Streamlined Delivery System
The Somatuline Depot delivery system was redesigned in 2019 to help streamline administration.1,12
- Prefilled deep subcutaneous injection needs no reconstitution1
- Somatuline Depot should be administered by a healthcare professional1
- Allow 30 minutes for product to come to room temperature1
- Product may be returned to the refrigerator for continued storage and used at a later time if left in its sealed pouch at room temperature (not to exceed 104℉ or 40℃) for up to 24 hours1
- Automatic needle guard is designed to retract the needle once the plunger is depressed and thumb is removed1
Device not shown actual size
The Somatuline Depot delivery system was updated in 2019 to provide an improved ergonomic injection experience, based on user feedback. Through a series of 4 formative studies between 2015 and 2017, Ipsen sought feedback from acromegaly and NET patients, nurses and caregivers on the design and functionality of new delivery device prototypes. These culminated in a human factors validation study in 2017 in which the final delivery system prototype was tested to determine whether the product could be safely and effectively used by intended users in the intended use environment. Key changes between the prior delivery system and the current delivery system (updated in 2019) are: an overcap to improve the ergonomics (and needle shield removal ); plunger support for the new delivery system; and improved version of the needle safety system.
How to Administer Somatuline Depot Using the 2019 Redesigned Syringe
Dosing Somatuline Depot
*Controlled is defined as GH level from >1.0 ng/mL to ≤2.5 ng/mL, normalized IGF-1 level, and satisfactory management of clinical symptoms as determined by the healthcare professional.
IMPORTANT SAFETY INFORMATION & INDICATION
- SOMATULINE DEPOT is contraindicated in patients with hypersensitivity to lanreotide. Allergic reactions (including angioedema and anaphylaxis) have been reported following administration of lanreotide.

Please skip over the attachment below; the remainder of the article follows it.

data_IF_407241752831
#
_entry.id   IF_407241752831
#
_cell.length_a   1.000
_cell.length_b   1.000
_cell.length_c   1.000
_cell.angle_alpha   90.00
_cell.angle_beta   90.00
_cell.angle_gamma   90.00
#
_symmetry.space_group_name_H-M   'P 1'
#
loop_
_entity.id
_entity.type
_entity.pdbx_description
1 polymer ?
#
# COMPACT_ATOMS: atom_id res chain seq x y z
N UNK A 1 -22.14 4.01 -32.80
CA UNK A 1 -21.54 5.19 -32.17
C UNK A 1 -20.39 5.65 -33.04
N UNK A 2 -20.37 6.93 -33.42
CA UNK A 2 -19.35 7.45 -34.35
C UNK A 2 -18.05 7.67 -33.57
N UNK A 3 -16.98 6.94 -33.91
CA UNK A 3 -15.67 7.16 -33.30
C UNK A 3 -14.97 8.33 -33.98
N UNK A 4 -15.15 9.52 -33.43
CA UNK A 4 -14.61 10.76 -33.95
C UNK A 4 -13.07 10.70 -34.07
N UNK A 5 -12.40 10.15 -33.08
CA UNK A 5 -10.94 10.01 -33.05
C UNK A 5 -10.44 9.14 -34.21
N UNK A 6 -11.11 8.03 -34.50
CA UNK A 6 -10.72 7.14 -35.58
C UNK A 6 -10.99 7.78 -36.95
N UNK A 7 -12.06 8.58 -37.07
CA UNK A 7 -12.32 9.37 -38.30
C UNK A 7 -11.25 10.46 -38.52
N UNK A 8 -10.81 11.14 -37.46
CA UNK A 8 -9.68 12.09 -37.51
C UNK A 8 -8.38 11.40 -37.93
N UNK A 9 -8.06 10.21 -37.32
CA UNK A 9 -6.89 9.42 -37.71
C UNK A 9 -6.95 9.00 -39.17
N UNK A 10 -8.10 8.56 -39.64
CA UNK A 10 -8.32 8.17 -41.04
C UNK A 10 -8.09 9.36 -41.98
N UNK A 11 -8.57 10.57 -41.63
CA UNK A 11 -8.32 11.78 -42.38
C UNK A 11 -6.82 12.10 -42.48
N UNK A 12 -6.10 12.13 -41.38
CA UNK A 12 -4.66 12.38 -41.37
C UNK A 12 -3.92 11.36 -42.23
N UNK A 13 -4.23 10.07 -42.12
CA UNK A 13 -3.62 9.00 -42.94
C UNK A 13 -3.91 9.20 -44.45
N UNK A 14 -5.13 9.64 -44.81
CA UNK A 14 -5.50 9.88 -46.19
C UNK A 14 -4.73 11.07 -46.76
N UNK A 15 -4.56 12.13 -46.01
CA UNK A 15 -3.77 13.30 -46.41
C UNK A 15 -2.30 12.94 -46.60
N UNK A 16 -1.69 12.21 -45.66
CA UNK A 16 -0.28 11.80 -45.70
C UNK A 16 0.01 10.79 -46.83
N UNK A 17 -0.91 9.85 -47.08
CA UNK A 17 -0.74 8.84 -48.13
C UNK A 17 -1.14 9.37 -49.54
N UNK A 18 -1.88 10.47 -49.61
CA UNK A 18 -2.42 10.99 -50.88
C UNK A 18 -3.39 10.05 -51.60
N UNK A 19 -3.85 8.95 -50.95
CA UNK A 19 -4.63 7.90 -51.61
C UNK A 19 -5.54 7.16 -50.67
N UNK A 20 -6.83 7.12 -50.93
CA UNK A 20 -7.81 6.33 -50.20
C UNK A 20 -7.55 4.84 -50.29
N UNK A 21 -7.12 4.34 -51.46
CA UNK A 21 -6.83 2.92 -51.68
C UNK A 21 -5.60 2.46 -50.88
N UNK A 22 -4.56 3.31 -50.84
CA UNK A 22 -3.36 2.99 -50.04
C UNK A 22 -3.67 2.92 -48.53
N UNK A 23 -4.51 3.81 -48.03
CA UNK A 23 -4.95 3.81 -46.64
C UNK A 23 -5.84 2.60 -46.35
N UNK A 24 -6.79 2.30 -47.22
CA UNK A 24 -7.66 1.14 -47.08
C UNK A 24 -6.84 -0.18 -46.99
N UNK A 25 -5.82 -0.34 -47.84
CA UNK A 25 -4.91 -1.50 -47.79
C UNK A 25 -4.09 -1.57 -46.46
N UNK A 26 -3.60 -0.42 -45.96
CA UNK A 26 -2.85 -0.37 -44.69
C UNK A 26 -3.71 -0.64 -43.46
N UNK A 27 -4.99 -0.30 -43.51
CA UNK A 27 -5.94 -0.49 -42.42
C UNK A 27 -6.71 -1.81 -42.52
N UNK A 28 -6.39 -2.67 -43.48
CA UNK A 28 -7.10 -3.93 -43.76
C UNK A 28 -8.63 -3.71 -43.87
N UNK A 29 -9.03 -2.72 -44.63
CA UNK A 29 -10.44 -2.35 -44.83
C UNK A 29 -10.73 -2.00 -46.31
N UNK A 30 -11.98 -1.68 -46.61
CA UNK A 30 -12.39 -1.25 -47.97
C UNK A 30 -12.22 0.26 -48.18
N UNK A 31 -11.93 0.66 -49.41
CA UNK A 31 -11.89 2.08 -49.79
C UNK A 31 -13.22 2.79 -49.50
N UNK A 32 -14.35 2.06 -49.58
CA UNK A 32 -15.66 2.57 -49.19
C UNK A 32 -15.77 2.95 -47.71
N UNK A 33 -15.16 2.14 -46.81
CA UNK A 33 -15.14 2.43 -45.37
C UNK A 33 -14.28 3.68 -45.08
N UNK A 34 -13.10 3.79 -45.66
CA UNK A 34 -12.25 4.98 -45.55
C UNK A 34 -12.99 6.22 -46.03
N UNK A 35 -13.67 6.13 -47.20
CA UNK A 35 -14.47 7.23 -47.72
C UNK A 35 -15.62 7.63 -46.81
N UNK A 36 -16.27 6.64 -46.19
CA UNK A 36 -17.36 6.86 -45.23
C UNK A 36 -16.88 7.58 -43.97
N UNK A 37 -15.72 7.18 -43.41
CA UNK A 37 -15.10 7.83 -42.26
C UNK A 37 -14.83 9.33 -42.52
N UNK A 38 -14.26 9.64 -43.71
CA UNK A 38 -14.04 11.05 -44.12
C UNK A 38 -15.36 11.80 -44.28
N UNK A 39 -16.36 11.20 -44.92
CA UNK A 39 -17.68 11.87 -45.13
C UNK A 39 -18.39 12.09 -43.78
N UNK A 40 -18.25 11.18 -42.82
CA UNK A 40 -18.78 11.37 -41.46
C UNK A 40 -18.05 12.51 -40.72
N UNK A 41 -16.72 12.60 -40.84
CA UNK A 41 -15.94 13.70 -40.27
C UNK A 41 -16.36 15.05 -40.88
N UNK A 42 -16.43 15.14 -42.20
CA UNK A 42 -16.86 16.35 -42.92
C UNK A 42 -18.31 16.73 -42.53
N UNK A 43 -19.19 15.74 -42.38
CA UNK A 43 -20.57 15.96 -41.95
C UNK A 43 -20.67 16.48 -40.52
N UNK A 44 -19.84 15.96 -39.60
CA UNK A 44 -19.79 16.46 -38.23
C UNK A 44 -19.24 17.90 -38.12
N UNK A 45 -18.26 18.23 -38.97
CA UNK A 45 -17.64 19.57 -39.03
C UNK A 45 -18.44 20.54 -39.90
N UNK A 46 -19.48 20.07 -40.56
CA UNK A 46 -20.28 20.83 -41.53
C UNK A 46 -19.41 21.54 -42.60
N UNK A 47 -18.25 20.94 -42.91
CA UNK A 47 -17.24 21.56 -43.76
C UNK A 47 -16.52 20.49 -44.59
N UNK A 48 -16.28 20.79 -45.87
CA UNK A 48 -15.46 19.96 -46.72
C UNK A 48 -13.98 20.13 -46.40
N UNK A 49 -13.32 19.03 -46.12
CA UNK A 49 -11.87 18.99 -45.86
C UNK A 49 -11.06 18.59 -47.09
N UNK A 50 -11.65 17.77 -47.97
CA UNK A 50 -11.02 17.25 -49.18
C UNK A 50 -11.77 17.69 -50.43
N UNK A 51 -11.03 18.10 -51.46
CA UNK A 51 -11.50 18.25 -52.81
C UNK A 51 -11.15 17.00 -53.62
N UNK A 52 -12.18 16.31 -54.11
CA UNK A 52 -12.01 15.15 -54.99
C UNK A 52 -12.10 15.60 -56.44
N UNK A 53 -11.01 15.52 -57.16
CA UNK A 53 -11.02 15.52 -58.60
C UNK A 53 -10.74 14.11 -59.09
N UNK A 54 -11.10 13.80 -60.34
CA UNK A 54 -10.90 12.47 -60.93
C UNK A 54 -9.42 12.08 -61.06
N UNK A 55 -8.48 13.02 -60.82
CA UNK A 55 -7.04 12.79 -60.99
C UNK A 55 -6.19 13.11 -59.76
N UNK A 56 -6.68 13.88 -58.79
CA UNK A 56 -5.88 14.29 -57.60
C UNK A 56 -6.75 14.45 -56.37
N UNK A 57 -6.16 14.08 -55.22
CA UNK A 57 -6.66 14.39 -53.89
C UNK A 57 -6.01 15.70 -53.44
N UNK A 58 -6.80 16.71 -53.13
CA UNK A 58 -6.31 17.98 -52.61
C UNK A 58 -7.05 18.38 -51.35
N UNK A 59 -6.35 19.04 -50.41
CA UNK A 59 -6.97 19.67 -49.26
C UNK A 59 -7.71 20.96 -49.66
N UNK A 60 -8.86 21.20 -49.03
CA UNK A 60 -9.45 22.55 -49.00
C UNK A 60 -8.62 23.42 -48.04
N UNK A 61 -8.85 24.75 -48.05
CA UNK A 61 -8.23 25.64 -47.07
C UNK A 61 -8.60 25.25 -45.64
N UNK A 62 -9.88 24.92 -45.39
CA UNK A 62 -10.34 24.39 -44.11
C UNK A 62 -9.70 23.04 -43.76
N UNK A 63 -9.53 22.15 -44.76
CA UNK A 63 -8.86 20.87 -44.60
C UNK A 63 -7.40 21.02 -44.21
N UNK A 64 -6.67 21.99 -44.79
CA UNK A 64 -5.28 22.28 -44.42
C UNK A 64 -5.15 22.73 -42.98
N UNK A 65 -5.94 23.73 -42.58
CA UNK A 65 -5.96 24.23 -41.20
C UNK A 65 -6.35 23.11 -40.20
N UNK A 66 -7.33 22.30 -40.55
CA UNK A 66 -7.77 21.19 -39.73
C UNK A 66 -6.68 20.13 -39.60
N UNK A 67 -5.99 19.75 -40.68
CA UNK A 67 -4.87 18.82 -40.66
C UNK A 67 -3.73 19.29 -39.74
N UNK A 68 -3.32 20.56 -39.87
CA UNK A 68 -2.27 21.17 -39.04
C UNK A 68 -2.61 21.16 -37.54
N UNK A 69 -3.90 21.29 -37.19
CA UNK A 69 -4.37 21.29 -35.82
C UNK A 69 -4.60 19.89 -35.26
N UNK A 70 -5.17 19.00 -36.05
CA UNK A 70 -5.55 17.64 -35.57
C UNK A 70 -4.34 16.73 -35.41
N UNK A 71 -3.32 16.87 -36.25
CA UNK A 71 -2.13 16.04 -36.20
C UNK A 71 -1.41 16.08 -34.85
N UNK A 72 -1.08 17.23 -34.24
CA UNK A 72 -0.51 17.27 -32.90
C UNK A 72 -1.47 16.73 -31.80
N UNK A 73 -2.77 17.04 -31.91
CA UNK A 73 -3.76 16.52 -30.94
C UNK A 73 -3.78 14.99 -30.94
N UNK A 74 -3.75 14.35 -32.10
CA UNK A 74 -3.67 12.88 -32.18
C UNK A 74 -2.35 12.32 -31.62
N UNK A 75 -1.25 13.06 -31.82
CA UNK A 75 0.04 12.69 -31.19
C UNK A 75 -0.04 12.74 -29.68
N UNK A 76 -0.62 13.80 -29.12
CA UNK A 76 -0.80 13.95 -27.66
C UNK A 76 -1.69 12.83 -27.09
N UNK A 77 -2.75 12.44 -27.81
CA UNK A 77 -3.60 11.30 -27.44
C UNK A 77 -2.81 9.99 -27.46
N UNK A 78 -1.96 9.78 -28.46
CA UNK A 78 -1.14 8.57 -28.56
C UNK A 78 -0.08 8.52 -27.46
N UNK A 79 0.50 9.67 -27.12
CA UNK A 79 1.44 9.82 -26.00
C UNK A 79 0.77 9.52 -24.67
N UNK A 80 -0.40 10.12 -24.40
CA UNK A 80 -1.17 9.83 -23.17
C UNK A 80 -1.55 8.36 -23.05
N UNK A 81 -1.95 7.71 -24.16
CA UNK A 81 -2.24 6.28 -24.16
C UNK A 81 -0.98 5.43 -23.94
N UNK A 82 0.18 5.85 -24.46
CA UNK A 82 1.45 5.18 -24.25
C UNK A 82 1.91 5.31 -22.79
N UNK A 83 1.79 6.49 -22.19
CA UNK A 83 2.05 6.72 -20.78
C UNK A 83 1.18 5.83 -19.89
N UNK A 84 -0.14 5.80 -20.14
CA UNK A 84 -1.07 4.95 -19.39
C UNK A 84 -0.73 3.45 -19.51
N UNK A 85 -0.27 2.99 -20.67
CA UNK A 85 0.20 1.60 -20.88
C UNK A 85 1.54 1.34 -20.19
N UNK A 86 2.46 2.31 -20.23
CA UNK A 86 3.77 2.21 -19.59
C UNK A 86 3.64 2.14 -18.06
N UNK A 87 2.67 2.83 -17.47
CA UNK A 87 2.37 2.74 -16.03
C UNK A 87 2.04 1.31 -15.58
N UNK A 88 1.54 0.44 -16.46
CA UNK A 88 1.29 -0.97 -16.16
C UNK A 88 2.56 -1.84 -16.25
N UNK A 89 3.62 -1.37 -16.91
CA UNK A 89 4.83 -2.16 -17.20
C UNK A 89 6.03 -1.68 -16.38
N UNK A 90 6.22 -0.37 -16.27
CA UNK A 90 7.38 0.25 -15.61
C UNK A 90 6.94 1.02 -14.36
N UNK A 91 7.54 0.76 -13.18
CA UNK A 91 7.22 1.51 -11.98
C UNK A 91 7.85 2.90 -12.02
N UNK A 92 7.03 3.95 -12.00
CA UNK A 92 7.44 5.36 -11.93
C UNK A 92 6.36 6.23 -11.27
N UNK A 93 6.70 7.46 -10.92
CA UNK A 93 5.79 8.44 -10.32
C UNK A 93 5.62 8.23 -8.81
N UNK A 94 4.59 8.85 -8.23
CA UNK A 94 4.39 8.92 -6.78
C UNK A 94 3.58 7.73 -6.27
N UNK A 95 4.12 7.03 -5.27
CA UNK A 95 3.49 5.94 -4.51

Warnings and Precautions
- Cholelithiasis and Gallbladder Sludge
- SOMATULINE DEPOT may reduce gallbladder motility and lead to gallstone formation.
- Periodic monitoring may be needed.
- If complications of cholelithiasis are suspected, discontinue SOMATULINE DEPOT and treat appropriately.
- Hypoglycemia or Hyperglycemia
- Patients treated with SOMATULINE DEPOT may experience hypoglycemia or hyperglycemia.
- Blood glucose levels should be monitored when SOMATULINE DEPOT treatment is initiated, or when the dose is altered, and antidiabetic treatment should be adjusted accordingly.
- Cardiovascular Abnormalities
- SOMATULINE DEPOT may decrease heart rate.
- In cardiac studies with acromegalic patients, the most common cardiac adverse reactions were sinus bradycardia, bradycardia, and hypertension.
- In patients without underlying cardiac disease, SOMATULINE DEPOT may lead to a decrease in heart rate without necessarily reaching the threshold of bradycardia.
- In patients suffering from cardiac disorders prior to treatment, sinus bradycardia may occur. Care should be taken when initiating treatment in patients with bradycardia.
- Thyroid Function Abnormalities
- Slight decreases in thyroid function have been seen during treatment with lanreotide in acromegalic patients.
- Thyroid function tests are recommended where clinically appropriate.
- Monitoring/Laboratory Tests: In acromegaly, serum GH and IGF-1 levels are useful markers of the disease and effectiveness of treatment.
Most Common Adverse Reactions
- Adverse reactions in >5% of patients who received SOMATULINE DEPOT were diarrhea (37%), cholelithiasis (20%), abdominal pain (19%), nausea (11%), injection-site reactions (9%), constipation (8%), flatulence (7%), vomiting (7%), arthralgia (7%), headache (7%), and loose stools (6%).